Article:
TRAIN ACCIDENTS | Safety: Vehicle Crossings

There are over 250,000 road crossings on U.S. railroads. As many as 96% of all train-related accidents occur at these crossings. You should therefore carefully consider the following warnings. In addition, these suggestions may help you to discover a way to recover damages if you or a loved one suffers an injury at a railroad crossing.

  • Always expect a train when crossing a track and make sure you can stop safely.
  • Always look both ways- do not rely on train whistles. If you are in doubt about the speed of an approaching train, then stop.
  • Do not attempt to cross the tracks unless you are sure you can clear the other side. Never shift gears.
  • Beware obstructions that can block your line of sight, such as vegetation.
  • Take account of weather and road conditions.
  • Slow and prepare to stop when you see a railroad warning sign.
  • Do not drive around lowered barriers. Call police if you think a signal has malfunctioned.
  • If your vehicle is stuck on the tracks, immediately get out and move far away, in the direction a train is approaching from.
  • Call law enforcement.
  • At multiple track crossings, watch for trains from both directions.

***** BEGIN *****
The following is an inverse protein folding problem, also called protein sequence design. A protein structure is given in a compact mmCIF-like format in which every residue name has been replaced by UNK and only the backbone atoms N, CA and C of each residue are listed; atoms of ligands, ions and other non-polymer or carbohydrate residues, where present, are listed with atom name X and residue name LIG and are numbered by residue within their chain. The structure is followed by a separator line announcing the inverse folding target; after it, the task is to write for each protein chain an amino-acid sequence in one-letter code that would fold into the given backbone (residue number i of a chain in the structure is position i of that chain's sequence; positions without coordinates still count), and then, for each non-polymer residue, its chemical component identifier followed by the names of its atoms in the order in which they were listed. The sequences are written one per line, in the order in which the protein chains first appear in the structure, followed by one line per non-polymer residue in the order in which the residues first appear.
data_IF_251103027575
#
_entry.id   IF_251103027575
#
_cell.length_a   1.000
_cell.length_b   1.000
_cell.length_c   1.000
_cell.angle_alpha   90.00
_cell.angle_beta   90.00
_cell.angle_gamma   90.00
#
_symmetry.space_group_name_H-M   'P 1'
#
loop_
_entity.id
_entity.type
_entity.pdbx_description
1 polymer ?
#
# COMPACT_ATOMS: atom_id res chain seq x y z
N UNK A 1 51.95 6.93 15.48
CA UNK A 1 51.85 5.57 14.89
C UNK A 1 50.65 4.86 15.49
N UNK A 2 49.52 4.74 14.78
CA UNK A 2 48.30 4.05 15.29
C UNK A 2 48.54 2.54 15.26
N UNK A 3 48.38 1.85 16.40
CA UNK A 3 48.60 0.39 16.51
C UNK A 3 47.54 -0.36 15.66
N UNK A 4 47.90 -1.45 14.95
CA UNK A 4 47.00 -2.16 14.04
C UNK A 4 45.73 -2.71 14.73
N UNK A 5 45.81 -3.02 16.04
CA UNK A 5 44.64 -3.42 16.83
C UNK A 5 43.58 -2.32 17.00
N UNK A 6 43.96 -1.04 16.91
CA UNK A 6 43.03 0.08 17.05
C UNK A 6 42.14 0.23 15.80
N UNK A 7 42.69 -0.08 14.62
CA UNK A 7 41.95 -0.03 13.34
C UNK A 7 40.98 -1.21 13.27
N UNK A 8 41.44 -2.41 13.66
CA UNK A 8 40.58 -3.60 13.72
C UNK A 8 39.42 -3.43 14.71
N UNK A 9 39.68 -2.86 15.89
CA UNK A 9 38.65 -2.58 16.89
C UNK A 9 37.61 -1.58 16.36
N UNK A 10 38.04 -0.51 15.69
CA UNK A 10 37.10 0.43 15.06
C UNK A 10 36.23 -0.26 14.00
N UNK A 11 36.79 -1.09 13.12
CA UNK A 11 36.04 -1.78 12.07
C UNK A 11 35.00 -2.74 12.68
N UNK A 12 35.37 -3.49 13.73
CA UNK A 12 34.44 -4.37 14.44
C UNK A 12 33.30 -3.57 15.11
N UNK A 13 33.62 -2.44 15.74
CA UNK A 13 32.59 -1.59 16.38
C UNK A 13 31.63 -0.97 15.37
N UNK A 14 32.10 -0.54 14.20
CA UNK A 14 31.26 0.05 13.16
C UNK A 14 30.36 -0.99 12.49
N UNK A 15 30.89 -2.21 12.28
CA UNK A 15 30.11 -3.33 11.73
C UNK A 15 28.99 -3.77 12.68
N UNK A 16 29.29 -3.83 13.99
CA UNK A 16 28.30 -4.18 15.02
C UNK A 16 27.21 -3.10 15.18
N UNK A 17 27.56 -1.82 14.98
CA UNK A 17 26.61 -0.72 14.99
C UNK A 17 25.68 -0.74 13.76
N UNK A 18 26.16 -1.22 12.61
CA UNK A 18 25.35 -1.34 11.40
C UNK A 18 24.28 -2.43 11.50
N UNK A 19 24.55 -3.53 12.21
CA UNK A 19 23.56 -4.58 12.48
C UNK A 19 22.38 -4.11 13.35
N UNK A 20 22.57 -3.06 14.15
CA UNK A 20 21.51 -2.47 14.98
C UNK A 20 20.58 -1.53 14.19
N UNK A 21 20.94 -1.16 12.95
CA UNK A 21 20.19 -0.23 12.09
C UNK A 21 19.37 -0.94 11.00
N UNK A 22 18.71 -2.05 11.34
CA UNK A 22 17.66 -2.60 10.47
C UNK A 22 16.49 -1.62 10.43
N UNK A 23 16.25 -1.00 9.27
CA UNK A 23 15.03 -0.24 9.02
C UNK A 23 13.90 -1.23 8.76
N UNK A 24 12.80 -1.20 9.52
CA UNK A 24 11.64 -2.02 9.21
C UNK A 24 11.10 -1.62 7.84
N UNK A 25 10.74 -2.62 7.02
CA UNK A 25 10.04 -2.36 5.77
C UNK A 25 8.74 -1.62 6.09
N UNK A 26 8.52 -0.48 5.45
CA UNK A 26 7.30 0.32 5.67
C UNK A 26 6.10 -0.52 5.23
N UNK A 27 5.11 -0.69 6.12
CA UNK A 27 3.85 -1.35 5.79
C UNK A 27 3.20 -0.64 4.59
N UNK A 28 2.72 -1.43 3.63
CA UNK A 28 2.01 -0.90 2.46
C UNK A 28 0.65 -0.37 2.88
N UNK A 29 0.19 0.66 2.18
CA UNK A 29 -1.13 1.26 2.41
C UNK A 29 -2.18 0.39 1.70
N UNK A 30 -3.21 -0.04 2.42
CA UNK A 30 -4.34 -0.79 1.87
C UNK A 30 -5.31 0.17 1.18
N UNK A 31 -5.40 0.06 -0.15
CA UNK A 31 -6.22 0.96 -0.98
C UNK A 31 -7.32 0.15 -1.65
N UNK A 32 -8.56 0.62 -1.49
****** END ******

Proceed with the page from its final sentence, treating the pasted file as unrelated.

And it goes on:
• Remember: a train moving at full speed can take over a mile to stop even with its emergency brake applied.

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Safety: Pedestrian Crossings

Hundreds of pedestrians die at railroad crossings every year, and thousands more are injured. You should therefore carefully consider the following warnings. In addition, these suggestions may help you to discover a way to recover damages if you or a loved one suffers an injury at a railroad crossing.

  • Only cross at designated crossings. Obey all warning signals.
  • Never attempt to race a train to a crossing.
  • Do not approach too closely. Trains overhang the tracks by over three feet in each direction.
  • Do not cross immediately after a train passes; make sure you can see clearly around the train, in case a second train is approaching from the other direction.
  • Never walk around lowered barriers.
  • Do not hunt, fish, or jump from railroad bridges. There is only enough clearance for a train to pass on these bridges.
  • Trains do not follow schedules; a train could approach at any time.
  • Never walk, jog, or ride any sort of vehicle on railroad tracks, through tunnels, or on railroad right-of-ways.
  • Remember: a train can take over a mile to stop at full speed. By the time an engineer can see a pedestrian or vehicle on the tracks, he or she cannot stop in enough time to avoid collision.

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